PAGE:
To give you an example, I happen to also be accredited as India’s Ambassador to Montenegro. Montenegro too has a centre of Ayurveda and they tell me that 90 percent of all the common Ayurvedic medicinal plants are plentiful in the wild in the forests of Montenegro.

Our efforts to spread knowledge of traditional systems outside India include:

  • setting up Academic Chairs with 15 foreign Universities/ institutes under which AYUSH experts are deputed to undertake teaching/ training / research activities.
  • Offering over 100+ Fellowships/ Scholarships every year to the eligible foreign nationals from 99 countries for pursuing undergraduate, postgraduate and Ph. D courses in AYUSH systems in premier Institutes in India.
  • Establishment of a Yoga Certification Board (YCB) with the objective of bringing about quality and uniformity in knowledge and skills of Yoga professionals across the world through certification programs
  • The government of India is also incentivizing AYUSH drug manufacturers, entrepreneurs, AYUSH institutions, etc. for (i) participating in international exhibitions, conferences, workshops, trade fairs, etc. for generating awareness amongst the public about the AYUSH systems of medicine and; (ii) registration of AYUSH products with regulatory authorities in foreign countries.
  • We have also established a Pharmacopoeia Commission for Indian Medicine and Homoeopathy (PCIM&H) for standardization of drugs and treatments. The Pharmacopoeia Commission has published more than 645 standards of Ayurveda Single drugs, and 202 compound Ayurveda Drugs in the form of respective Pharmacopoeias.
  • The Bureau of Indian Standards (BIS) is working to formulate International Standards in collaboration with the International Organization for Standardization (ISO). Towards this, a Working Group (WG–10) on ‘Traditional Medicine’ has been created in the ISO/TC-215 under ‘Health Informatics’.
  • As a result of the above efforts, Ayurveda is now studied and researched in various Universities and research institutions across the globe.
  • I recall the MoU signed between the Medical University of Graz and the All India Institute of Ayurveda in 2018.


  • And I applaud the initiative by the Medical University of Graz for promoting research in Yoga, Ayurveda and meditation and undertaking research that brings out the scientific evidence to these millennia old traditions.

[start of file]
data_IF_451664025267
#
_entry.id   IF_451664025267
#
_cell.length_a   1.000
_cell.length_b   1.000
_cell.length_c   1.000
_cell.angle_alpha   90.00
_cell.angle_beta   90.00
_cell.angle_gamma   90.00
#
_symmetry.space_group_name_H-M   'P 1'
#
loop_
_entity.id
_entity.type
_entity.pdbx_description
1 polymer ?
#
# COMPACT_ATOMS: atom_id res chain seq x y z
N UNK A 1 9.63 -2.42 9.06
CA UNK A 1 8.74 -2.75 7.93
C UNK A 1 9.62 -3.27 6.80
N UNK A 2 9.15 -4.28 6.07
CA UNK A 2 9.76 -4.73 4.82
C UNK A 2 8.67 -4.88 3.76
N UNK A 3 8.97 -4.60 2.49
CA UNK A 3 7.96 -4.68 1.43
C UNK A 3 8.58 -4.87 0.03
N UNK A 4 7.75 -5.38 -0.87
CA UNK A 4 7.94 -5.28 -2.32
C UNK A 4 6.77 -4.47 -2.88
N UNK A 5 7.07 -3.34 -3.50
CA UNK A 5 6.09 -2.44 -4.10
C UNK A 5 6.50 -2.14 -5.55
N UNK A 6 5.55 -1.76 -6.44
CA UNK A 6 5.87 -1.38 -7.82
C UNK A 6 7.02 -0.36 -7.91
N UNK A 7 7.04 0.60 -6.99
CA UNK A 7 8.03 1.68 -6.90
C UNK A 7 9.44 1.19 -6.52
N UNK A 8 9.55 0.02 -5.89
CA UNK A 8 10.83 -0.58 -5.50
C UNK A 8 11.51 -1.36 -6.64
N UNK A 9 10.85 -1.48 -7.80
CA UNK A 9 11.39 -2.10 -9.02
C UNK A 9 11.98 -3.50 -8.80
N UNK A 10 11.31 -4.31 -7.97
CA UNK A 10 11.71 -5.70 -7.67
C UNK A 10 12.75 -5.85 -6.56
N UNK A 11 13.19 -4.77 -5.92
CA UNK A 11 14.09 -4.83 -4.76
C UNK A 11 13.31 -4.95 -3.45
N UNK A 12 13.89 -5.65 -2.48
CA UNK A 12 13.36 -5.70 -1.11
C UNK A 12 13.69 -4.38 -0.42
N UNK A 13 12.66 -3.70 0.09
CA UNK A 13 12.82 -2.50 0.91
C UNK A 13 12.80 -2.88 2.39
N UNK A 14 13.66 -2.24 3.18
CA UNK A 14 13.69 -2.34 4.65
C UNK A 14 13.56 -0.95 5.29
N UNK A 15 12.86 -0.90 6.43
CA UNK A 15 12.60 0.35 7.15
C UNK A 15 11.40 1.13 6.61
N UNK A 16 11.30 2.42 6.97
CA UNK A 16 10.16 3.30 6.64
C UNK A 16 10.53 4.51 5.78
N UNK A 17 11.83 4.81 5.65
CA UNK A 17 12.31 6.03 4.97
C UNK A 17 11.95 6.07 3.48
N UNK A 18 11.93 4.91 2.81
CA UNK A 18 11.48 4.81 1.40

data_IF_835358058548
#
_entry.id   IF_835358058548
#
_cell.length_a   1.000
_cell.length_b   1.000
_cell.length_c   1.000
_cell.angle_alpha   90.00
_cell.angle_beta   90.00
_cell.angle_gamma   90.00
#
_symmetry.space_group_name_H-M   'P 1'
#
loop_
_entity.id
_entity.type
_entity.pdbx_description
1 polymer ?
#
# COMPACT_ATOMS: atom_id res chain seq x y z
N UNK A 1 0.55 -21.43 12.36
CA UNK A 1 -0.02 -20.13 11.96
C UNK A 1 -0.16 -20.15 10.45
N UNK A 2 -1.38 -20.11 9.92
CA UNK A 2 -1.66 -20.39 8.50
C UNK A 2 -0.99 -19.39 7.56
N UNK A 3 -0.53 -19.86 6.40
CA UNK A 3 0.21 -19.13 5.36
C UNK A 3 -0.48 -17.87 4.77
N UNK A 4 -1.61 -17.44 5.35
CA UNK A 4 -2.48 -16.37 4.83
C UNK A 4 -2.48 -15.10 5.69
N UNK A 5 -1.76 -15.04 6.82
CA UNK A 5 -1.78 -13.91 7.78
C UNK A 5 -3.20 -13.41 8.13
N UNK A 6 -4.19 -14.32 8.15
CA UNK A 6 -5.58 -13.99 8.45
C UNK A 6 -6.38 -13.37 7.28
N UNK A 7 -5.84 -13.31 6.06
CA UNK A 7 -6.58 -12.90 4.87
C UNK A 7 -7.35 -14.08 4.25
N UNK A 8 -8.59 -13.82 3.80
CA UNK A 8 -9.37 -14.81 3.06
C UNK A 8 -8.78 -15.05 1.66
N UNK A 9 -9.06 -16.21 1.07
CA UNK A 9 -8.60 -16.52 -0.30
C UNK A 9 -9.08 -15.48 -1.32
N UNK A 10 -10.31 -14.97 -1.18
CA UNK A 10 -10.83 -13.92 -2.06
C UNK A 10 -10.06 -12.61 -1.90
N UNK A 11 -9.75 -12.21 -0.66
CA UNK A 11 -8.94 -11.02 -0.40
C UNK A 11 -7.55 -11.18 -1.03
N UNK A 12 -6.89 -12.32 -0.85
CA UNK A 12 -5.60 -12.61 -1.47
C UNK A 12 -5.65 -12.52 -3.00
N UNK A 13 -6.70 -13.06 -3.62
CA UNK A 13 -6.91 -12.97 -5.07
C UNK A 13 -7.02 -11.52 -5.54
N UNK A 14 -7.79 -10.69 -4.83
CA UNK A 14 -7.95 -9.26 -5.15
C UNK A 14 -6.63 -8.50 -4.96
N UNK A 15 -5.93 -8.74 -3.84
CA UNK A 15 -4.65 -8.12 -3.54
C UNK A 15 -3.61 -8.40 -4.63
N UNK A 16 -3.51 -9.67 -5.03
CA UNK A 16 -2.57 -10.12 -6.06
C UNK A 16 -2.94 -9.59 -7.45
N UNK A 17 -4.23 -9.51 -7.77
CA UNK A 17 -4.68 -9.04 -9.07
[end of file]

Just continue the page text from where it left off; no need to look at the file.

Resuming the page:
• The MoU has provisions for exchange of short term teachers for special courses and we should make use of that provision to further enhance exchanges and cooperation in this field. I also encourage both sides to take up more collaborative research in the field.



  • India-Austria relations are on the upswing. Our two foreign ministers have met four times this year alone. We are working together in a number of different areas.
  • One area where I see great potential for cooperation is that of startups and innovation in the field of life-sciences and human technologies. Some of you may have noticed a recent investment by one of India’s biggest industrialists - Ratan Tata - in a startup that provides ‘companionship as a service’ to senior citizens. I believe there is a lot of potential of joint research and development of products and services that facilitate active and healthy aging and ensure a dignified life for senior citizens. With this end in view, we are working to include India in Austria’s Global Incubator Network and hope that this will come about soon.
  • Recently, about 40 Startup companies from India visited Austria in September 2022. Some of these companies are also looking at Austria and city of Graz as their base in Europe.
  • India and Austria are also negotiating an agreement on Mobility and Migration that will make it easier for professionals in this field to live and work in Austria in accordance with the requirements of the Austrian people. I expect this agreement to be signed as early as the beginning of next year.
  • Next year India and Austria will celebrate 75 years of diplomatic relations – a landmark event for any country. Among all the different areas of our bilateral cooperation, we also hope to raise our cooperation in this area of health, healthy living and healthy aging to new heights.
  • Let me conclude by wishing this Symposium all success.
  • I thank you for your patience.